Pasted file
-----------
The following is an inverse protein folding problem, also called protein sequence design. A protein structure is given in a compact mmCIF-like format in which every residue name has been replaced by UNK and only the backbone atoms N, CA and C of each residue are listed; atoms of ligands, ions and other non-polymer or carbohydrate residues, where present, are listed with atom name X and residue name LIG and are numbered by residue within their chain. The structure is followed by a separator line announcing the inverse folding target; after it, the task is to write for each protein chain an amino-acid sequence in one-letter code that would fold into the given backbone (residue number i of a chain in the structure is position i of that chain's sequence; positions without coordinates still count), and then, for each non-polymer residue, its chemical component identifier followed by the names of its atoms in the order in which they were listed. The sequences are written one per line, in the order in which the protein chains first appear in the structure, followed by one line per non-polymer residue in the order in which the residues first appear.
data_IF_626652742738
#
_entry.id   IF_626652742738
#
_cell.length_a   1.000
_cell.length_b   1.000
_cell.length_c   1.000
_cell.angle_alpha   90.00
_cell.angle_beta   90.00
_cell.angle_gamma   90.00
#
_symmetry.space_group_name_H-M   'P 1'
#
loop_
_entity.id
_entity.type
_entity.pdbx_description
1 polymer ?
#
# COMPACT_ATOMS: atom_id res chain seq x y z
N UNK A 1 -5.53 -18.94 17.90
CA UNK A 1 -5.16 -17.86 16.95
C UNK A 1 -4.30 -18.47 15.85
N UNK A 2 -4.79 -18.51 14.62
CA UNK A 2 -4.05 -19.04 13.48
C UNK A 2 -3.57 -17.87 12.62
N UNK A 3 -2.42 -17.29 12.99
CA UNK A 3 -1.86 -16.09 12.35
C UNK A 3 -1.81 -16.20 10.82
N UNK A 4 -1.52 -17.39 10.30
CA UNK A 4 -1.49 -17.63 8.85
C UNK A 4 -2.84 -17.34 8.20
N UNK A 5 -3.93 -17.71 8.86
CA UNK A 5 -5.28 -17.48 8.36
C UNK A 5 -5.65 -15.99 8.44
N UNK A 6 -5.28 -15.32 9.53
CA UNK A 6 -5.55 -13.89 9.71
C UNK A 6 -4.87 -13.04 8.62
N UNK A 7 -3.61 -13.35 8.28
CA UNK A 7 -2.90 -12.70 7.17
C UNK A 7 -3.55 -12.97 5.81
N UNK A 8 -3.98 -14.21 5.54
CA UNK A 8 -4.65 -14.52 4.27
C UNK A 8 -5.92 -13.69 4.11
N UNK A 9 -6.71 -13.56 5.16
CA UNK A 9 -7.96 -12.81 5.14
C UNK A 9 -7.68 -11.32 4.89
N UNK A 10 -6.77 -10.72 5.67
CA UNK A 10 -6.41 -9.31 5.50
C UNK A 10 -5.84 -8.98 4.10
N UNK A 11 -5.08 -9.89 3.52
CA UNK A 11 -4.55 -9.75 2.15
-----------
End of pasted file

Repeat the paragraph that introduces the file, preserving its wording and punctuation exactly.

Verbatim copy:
The following is an inverse protein folding problem, also called protein sequence design. A protein structure is given in a compact mmCIF-like format in which every residue name has been replaced by UNK and only the backbone atoms N, CA and C of each residue are listed; atoms of ligands, ions and other non-polymer or carbohydrate residues, where present, are listed with atom name X and residue name LIG and are numbered by residue within their chain. The structure is followed by a separator line announcing the inverse folding target; after it, the task is to write for each protein chain an amino-acid sequence in one-letter code that would fold into the given backbone (residue number i of a chain in the structure is position i of that chain's sequence; positions without coordinates still count), and then, for each non-polymer residue, its chemical component identifier followed by the names of its atoms in the order in which they were listed. The sequences are written one per line, in the order in which the protein chains first appear in the structure, followed by one line per non-polymer residue in the order in which the residues first appear.